The government of Sri Lanka is moving towards its promise for full media freedom while also expecting high standards from media as well, Deputy Minister of Parliamentary Reforms and Mass Media Karunaratne Paranavithana said. Addressing World Press Freedom Day Conference in Jakarta on May 3, the Sri Lankan minister said the government will seek high standards in media in Sri Lanka through the establishment of an independent media commission. Read here.

14. Bangladesh: Violations against journalists and online activists in 2016 (Article 19)

In 2016, Bangladesh faced another violent and repressive year for freedom of expression and press freedom. Brutal attacks on journalists and online activists, and the use of unfair laws and criminal defamation provisions which clearly violate international standards, continued to stifle free speech. Over the course of the year, Article 19 recorded 320 violations, including three murders, against 141 journalists, three online activists and three officials of a publishing house. Local journalists faced the brunt of these violations compared to journalists in the capital, Dhaka. More here.

15. Freedom Network Pakistan decries government recommendations

Pakistan government on May 10 released the administrative decisions taken after the findings of an Inquiry Committee probing leaks of meeting minutes to Dawn newspaper’s senior journalist in October 2016 directing newspaper owners’ representative body, All Pakistan Newspaper Society (APNS), to take “disciplinary action” against the editor and the senior journalist who had filed the story. “The government’s directive to APNS to take ‘disciplinary action’ against Dawn editor and its assistant editor is departure from the constitutional right to free press,” Freedom Network said in a Press Freedom Alert. More here.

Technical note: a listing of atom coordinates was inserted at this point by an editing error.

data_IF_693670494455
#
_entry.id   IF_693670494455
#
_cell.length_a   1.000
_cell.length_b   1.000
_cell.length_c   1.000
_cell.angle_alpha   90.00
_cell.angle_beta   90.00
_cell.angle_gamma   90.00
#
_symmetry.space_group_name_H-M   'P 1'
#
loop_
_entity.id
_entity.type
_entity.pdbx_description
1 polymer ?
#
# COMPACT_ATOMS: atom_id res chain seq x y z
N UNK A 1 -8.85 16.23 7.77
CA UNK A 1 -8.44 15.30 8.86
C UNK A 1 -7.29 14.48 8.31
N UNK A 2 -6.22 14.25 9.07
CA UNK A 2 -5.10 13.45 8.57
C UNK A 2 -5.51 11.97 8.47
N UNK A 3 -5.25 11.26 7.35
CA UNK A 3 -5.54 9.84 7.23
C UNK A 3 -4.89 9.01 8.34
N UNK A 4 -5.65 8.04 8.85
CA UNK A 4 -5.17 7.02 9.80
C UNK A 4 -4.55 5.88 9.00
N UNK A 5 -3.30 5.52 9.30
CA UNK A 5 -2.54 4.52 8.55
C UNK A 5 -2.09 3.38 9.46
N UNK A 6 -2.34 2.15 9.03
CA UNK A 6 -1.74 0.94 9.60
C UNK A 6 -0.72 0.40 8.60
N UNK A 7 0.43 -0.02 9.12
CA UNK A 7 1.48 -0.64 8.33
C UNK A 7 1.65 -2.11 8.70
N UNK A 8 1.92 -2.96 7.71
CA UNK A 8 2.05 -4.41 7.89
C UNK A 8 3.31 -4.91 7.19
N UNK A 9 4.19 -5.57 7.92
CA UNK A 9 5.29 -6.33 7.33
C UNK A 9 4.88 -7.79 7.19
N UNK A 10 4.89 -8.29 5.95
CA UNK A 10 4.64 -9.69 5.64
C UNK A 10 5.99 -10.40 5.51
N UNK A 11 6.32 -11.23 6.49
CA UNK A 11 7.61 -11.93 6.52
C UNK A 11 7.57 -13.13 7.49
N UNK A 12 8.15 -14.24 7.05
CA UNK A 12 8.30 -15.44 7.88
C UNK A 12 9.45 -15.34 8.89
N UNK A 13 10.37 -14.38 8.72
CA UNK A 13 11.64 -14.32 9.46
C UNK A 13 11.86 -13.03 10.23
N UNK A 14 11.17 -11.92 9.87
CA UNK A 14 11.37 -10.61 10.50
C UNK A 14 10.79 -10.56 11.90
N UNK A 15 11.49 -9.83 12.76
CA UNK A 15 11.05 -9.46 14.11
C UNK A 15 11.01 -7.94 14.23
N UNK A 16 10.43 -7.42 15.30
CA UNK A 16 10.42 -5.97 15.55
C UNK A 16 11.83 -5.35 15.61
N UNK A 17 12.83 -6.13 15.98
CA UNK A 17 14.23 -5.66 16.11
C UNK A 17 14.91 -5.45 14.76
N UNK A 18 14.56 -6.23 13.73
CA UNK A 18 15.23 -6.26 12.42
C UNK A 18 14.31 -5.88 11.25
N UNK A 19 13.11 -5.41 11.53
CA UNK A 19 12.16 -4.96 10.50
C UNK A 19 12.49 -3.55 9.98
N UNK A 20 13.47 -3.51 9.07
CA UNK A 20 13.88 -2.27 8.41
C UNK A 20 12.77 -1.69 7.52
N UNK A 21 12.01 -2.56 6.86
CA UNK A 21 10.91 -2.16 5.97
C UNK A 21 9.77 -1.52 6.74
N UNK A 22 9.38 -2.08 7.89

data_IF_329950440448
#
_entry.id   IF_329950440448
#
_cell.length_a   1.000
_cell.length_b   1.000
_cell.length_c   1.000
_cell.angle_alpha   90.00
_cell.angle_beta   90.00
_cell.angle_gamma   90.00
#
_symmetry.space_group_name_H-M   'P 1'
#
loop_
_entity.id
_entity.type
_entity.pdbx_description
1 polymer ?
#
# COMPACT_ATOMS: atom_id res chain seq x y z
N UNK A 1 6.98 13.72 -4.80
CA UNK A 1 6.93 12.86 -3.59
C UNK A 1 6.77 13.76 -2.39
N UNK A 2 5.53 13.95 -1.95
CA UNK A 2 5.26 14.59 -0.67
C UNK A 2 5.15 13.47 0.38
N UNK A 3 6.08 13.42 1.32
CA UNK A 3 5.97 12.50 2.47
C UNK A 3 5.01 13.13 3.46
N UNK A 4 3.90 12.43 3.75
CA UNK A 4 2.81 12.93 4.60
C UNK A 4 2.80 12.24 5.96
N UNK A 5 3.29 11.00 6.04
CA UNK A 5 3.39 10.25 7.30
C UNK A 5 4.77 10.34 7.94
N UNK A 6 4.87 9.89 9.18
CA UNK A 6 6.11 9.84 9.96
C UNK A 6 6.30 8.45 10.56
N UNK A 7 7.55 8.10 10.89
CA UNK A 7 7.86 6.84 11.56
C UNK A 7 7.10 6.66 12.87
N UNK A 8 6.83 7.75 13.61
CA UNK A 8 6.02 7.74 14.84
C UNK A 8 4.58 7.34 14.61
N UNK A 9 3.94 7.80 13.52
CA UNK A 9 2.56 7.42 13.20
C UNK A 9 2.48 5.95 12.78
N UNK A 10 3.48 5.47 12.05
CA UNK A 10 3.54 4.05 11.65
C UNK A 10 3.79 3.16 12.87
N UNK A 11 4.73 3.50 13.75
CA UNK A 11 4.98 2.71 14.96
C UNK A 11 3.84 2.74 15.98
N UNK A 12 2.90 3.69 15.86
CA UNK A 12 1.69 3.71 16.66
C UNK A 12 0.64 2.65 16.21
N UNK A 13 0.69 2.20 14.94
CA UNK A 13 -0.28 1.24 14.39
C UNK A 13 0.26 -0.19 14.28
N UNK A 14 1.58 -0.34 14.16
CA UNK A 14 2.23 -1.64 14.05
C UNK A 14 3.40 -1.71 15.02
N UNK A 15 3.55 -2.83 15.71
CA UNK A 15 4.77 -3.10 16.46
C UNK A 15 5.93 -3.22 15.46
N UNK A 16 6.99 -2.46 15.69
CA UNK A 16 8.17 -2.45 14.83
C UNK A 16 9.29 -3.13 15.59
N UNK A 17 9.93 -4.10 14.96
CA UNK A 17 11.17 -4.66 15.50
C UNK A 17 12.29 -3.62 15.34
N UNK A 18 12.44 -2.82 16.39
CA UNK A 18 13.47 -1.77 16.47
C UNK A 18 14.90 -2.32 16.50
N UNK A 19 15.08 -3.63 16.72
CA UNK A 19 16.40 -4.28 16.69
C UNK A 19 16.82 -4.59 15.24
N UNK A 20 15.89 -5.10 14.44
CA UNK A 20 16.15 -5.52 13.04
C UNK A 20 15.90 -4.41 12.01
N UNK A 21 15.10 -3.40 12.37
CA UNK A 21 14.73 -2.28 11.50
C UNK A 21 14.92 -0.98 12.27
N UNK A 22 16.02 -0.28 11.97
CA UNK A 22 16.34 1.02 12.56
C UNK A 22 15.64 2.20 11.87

***

SAMSN is a group of journalists’ trade unions, press freedom organizations and journalists in South Asia that work together to support freedom of expression and association in the region.

For further information on SAMSN, visit: https://samsn.ifj.org/us/

If you have information on a press freedom violation or matters relating to media freedom and journalists’ rights in South Asia, contact staff at IFJ Asia-Pacific so that action can be taken. To contribute to this bulletin, email ifjsouthasia@gmail.com

Written By

IFJ Asia-Pacific IFJ Asia-Pacific

The IFJ represents more than 600,000 journalists in 140 countries.
For further information contact IFJ Asia-Pacific on +61 2 9333 0946